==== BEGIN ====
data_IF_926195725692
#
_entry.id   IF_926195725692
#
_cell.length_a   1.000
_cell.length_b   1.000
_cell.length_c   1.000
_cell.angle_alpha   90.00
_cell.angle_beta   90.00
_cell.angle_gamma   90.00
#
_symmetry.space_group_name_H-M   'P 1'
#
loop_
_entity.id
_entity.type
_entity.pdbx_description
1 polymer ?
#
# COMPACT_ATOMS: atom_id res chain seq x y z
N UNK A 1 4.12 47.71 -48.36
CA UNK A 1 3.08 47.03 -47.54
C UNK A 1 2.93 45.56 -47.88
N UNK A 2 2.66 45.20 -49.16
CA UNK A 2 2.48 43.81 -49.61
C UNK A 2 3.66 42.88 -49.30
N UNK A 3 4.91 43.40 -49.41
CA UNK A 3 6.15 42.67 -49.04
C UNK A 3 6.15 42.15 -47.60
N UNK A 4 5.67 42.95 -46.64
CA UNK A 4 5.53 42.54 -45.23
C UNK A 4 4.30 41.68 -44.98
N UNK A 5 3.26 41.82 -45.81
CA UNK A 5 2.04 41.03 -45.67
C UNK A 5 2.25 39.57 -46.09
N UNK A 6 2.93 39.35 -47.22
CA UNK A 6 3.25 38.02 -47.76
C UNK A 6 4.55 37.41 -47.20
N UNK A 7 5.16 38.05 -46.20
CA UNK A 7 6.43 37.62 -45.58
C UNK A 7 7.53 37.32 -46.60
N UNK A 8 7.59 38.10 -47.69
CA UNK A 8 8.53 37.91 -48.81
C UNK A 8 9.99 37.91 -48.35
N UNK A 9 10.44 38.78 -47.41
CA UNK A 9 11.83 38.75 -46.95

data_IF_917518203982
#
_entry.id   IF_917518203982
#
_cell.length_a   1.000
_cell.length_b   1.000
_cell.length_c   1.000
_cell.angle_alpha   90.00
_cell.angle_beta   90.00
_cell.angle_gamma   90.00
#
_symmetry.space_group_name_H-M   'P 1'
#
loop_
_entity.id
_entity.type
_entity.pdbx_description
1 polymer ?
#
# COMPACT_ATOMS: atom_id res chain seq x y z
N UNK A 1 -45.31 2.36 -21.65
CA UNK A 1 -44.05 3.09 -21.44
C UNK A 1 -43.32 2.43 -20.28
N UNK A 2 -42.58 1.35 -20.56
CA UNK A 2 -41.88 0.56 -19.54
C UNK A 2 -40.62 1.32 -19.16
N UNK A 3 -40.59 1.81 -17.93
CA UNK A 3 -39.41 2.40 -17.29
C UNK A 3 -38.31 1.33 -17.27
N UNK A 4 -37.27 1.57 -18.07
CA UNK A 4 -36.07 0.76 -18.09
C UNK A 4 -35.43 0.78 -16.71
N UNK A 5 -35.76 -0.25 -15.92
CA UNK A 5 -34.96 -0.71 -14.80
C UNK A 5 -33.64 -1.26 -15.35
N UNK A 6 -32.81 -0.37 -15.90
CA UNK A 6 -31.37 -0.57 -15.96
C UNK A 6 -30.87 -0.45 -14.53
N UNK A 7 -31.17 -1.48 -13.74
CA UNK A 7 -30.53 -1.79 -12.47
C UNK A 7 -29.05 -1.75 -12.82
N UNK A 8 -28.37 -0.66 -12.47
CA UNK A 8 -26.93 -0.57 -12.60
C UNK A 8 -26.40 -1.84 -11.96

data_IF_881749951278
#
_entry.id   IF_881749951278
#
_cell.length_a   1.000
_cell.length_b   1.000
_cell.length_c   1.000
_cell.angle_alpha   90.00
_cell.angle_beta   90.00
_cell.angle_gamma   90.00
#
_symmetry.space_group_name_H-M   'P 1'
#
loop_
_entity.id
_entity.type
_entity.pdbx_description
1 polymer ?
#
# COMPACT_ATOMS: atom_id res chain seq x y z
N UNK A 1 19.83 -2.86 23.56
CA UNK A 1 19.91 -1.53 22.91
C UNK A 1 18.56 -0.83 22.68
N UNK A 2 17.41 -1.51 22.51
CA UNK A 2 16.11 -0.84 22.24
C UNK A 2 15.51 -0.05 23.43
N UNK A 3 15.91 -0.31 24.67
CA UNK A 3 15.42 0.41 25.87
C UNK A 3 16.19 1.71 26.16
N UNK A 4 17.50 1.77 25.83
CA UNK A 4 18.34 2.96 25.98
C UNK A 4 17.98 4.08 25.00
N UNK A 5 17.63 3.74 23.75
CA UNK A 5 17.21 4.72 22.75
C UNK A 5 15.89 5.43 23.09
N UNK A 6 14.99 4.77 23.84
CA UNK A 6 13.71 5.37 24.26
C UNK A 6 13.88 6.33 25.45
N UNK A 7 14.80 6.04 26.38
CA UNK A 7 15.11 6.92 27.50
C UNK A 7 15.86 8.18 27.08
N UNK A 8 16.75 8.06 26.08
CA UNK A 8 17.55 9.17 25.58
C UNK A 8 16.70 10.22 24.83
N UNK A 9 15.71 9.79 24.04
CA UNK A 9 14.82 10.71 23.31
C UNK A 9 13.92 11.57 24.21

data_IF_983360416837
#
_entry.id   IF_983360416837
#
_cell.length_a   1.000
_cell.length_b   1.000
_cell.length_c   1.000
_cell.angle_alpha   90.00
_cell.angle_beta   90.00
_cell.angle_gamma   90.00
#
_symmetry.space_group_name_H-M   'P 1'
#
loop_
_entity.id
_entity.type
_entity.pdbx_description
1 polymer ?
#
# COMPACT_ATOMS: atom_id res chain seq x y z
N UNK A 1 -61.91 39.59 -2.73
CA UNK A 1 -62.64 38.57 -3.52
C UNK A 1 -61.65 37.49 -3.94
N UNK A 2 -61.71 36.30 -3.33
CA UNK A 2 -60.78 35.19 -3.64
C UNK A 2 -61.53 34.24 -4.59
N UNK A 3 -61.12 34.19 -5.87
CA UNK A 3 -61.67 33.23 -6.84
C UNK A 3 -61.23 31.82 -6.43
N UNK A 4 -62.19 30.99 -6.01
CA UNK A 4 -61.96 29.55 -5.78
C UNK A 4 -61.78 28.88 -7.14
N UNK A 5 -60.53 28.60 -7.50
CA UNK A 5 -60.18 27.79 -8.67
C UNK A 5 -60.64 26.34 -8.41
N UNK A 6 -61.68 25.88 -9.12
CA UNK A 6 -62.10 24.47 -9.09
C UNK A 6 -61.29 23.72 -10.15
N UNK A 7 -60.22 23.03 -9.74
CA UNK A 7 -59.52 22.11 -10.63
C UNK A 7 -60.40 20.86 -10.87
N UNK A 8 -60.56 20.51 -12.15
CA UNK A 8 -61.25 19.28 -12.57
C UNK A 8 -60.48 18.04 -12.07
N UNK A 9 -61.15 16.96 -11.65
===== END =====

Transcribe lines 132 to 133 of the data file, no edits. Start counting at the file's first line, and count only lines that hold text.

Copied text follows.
N UNK A 8 16.75 8.06 26.08
CA UNK A 8 17.55 9.17 25.58